2. Boundary Integral Equations of the Direct Scattering Problem

Consider the scattering of time-harmonic electromagnetic plane waves from an infinite cylinder with a mixture of an open crack and a bounded domain in as cross section. For further considerations, we suppose that has smooth boundary (e.g., ), and the crack (smooth) can be extended to an arbitrary smooth, simply connected, closed curve enclosing a bounded domain such that the normal vector on coincides with the outward normal vector on which we again denote by . The bounded domain is located inside the domain , and .

In the whole paper, we assume that and .

Suppose that

(21)

where is an injective piecewise function. We denote the outside of with respect to the chosen orientation by and the inside by . Here we suppose that the is divided into two parts and and consider the electromagnetic field E-polarized. Different boundary conditions on , and lead to the following problem:

(22)

where for and for . The total field is decomposed into the given incident field , and the unknown scattered field which is required to satisfy the Sommerfeld radiation condition

(23)

uniformly in with .

We recall some usual Sobolev spaces and some trace spaces on in the following.

Let be a piece of the boundary. Use and to denote the usual Sobolev spaces, is the trace space, and we define

(24)

Just consider the scattered field , then (2.2) and (2.3) are a special case of the following problem.

Given , , and find such that

(25)

and is required to satisfy the Sommerfeld radiation condition (2.3). For simplicity, we assume that and .

Theorem 2.1.

The problems (2.5) and (2.3) have at most one solution.

Proof.

Let be a solution to the problem (2.5) with , we want to show that in .

Suppose that (with boundary ) is a sufficiently large ball which contains the domain . Obviously, to the Helmholtz equation in (2.5), the solution satisfies the following transmission boundary conditions on the complementary part of :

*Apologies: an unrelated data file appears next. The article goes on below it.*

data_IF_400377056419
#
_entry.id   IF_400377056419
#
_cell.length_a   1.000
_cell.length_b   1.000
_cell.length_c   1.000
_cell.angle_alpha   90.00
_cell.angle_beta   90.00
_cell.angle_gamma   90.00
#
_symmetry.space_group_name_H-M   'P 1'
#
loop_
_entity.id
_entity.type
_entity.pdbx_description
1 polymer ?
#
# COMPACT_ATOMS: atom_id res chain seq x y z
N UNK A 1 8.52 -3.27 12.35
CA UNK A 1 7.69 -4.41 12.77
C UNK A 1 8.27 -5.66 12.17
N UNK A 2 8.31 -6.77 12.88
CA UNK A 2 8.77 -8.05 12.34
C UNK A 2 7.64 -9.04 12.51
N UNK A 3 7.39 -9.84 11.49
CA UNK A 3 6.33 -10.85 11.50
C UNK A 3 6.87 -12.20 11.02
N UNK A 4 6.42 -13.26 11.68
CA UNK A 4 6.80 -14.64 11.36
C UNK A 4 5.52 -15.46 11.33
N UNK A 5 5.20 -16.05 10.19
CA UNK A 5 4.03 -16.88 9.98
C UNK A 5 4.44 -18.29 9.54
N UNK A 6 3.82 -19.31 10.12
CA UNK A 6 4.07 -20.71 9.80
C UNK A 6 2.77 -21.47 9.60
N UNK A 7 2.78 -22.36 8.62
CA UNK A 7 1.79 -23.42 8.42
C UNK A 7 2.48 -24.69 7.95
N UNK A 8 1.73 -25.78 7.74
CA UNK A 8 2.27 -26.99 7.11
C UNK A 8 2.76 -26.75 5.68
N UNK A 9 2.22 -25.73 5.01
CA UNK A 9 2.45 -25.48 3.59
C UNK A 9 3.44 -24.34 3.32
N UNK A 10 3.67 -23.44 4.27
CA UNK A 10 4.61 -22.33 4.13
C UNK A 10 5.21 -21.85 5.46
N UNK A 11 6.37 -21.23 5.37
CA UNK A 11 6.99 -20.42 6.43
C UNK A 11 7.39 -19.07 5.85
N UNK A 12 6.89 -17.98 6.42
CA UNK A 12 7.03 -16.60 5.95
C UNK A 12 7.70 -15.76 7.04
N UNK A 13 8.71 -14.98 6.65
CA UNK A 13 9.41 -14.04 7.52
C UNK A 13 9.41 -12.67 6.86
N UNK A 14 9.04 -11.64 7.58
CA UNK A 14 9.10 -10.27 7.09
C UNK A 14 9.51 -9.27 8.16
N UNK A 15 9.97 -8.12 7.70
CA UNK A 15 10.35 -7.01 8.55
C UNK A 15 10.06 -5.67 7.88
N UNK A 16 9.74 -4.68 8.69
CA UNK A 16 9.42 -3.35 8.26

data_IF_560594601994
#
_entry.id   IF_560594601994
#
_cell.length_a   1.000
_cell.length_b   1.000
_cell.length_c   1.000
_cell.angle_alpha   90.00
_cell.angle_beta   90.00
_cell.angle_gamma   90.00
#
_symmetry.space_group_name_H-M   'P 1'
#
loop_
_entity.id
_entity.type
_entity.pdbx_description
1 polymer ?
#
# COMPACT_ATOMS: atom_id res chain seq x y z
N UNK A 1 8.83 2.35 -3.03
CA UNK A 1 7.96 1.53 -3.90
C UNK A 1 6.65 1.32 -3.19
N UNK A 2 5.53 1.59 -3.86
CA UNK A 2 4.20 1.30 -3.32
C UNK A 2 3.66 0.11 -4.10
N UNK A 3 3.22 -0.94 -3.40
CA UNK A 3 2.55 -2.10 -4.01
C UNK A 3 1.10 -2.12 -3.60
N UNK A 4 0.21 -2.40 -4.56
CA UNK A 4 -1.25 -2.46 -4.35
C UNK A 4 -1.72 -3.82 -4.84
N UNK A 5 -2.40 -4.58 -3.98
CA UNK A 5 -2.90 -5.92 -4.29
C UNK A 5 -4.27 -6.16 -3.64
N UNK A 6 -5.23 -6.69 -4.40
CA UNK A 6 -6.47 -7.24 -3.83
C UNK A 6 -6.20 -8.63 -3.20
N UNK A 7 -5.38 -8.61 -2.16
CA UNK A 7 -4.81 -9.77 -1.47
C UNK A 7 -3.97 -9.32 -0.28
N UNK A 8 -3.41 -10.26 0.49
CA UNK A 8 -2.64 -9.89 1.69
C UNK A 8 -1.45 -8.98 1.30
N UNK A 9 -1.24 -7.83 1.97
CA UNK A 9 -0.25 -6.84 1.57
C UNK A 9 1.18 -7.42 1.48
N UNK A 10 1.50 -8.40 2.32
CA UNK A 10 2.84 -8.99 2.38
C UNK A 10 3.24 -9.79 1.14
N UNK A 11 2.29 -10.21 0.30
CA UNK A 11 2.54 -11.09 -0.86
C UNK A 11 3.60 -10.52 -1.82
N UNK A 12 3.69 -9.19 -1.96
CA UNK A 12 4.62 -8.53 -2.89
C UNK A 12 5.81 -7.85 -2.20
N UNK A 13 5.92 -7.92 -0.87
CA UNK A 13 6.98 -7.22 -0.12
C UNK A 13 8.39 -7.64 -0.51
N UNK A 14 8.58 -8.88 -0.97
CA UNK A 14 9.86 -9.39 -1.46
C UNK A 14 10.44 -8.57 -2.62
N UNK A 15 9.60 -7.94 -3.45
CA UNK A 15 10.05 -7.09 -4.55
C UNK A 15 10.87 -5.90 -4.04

(26)

where "" denote the limit approaching from outside and inside , respectively. Applying Green's formula for and in and , we have

(27)

where is directed into the exterior of the corresponding domain.

Using boundary conditions on , and the above transmission boundary condition (2.6), we have

(28)

Hence

(29)

So, from [13, Theorem ] and a unique continuation argument we obtain that in .

We use and to denote the jump of and across the crack , respectively. Then we have the following.

Lemma 2.2.

If is a solution of (2.5) and (2.3), then and .

The proof of this lemma can be found in [11].

We are now ready to prove the existence of a solution to the above scattering problem by using an integral equation approaching. For , by Green representation formula

(210)

and for

(211)

where

(212)

is the fundamental solution to the Helmholtz equation in , and is a Hankel function of the first kind of order zero.

By making use of the known jump relationships of the single- and double-layer potentials across the boundary (see [5, 11]) and approaching the boundary from inside , we obtain (for )

(213)

(214)

where , , , and are boundary integral operators:

(215)

defined by (for )

(216)

Similarly, approaching the boundary from inside we obtain (for )

(217)

(218)

From (2.13)–(2.18), we have

(219)

(220)

Restrict on , from (2.19) we have

(221)

where means a restriction to .

Define

(222)

Then zero extend , , and to the whole in the following:

(223)

By using the boundary conditions in (2.5), we rewrite (2.21) as

(224)

where

(225)

Furthermore, we modify (2.24) as

(226)

where the operator is the operator applied to a function with and evaluated on , with analogous definition for , , and . We have mapping properties (see [5, 11])

(227)

Again from (2.13)–(2.18), restricting to boundary we have

(228)

or

(229)

Like previous, define

(230)

Then we can rewrite (2.29) as

(231)

where

(232)

Similar to (2.26), we modify (2.31) as

(233)

and we have mapping properties:

(234)

Combining (2.13) and (2.14),

(235)

(236)

Using (2.17) and (2.18),

(237)

Then using (2.36),

(238)

From (2.29), we have

(239)

Restricting (2.38) to and using (2.39), we modify (2.38) as

(240)

where

(241)

for .

Define

(242)

and using the notation in previous, we can rewrite (2.40) as

(243)

or

(244)

where the operators , , and are restriction operators (see (2.29)). As before, we have mapping properties:

(245)